Thank you to everyone who wrote about last week’s blog. It really made me feel better about the situation.
This week, I want to talk about the upsetting situations in our nation. New York, Philadelphia, Minneapolis. One of the sad pieces, for me, is that when a peaceful demonstration or protest gets ugly with violence and looting and shooting, the message gets lost. We hear all about these awful things that have happened, but we lose focus on the message of the peaceful protest.
And if you are an anorexic, bulimic, compulsive eater or food addict, what happens with your food?Some of you just CAN’T eat! The food tastes like cardboard, it chokes me, it feels like an exhausting chore to even chew it, and what could I eat and hold down?
The feelings have filled your stomach; no room for food.
And then some of us get upset, ruminate, aggravate, yell, argue, and watch the TV all evening. Then you need to EAT (usually not on your food plan food) to calm you down.
The feelings have upset your stomach. You need food to push the feelings away.
For both of you I have to say, “Hurting your body with extra food or no food will not help the people in Minneapolis. Hurting your body will keep you from being part of the solution.”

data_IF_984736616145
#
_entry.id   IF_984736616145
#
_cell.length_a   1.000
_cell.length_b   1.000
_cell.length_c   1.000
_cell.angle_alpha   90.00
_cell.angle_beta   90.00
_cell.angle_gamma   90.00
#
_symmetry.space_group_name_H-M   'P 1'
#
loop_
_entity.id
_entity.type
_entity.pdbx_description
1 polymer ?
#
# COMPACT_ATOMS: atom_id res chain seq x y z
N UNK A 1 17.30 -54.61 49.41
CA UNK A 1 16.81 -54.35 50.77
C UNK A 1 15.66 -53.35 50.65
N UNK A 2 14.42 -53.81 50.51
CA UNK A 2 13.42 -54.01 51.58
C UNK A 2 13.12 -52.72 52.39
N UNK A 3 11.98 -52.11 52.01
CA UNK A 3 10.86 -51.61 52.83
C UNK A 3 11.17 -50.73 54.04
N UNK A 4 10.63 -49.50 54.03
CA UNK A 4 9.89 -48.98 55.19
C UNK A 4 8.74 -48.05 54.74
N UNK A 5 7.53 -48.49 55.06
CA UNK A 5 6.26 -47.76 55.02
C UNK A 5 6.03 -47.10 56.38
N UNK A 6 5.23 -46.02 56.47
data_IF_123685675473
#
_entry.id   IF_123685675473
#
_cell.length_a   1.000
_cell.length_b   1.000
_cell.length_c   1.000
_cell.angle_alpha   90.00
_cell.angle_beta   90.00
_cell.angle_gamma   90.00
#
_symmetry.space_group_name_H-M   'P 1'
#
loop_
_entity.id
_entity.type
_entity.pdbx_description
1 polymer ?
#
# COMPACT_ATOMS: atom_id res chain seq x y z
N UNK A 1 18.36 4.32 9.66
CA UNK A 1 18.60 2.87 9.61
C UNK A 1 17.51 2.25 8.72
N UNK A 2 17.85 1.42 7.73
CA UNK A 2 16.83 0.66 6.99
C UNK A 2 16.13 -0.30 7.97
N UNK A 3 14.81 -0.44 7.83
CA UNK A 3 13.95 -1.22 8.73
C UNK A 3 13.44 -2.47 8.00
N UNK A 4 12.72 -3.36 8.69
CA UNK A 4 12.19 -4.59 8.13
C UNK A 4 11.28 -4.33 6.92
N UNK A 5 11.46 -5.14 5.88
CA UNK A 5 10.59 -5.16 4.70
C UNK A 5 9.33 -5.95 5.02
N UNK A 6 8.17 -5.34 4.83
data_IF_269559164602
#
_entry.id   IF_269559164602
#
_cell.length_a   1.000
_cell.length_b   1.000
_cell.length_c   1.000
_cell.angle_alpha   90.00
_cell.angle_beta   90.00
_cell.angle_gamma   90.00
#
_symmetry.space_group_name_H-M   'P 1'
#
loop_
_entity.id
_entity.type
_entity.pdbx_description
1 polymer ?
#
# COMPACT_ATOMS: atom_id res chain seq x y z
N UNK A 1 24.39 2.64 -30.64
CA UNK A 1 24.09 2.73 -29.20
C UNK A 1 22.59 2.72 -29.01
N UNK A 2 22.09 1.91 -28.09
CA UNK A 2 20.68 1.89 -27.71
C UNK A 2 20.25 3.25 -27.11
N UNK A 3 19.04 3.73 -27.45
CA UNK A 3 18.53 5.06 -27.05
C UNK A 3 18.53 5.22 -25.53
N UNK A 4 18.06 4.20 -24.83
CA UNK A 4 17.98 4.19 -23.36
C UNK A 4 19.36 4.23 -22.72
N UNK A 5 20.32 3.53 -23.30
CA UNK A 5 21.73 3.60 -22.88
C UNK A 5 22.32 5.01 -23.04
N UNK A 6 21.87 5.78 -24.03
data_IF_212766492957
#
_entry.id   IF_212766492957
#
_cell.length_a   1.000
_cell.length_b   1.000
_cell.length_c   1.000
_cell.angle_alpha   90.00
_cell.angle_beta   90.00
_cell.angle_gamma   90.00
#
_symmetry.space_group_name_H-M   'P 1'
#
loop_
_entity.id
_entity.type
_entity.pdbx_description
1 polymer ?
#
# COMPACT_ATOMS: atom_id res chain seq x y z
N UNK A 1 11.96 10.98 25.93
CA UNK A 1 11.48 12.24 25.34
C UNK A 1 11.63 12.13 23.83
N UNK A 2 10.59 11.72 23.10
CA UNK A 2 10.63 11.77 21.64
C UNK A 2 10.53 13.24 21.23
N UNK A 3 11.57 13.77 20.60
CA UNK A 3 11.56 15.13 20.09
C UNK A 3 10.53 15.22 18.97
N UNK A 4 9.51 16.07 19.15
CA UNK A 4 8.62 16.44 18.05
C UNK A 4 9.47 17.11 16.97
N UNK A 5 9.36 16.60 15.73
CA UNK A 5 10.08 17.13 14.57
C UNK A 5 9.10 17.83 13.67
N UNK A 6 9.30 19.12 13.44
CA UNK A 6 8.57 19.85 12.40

So, what will help? Turn off the TV. Limit your screen time to 15 minutes a day.
Practice self-care. Talk to your supportive posse, have some exercise, how about some prayer and meditation? How about a meeting?
You may need to talk to someone you trust about the food and the feelings. Write them down, talk them out, handle them without hurting yourself.
If you are in the first group, this is what I suggest: Eat a small amount of appropriate food with a bit of protein every 3 to 5 hours. A cup of yogurt and a banana, peanut butter on an apple. Cheese with a dozen cherries. Eat only the food you tolerate well. Go back to your usual food plan at any meal you can.
If you are in the second group, eat only your food plan and nothing more. Both groups need to do something else with the feelings: journal, go for a walk, talk to a support person, say a prayer. Or just sit down and cry.
Treat the body with kindness and respect. And could you actually DO anything to help the situation? If so, go do it. If not, pick up your knitting and relax. This too shall pass. We’ll get through it together.
Blessings to you,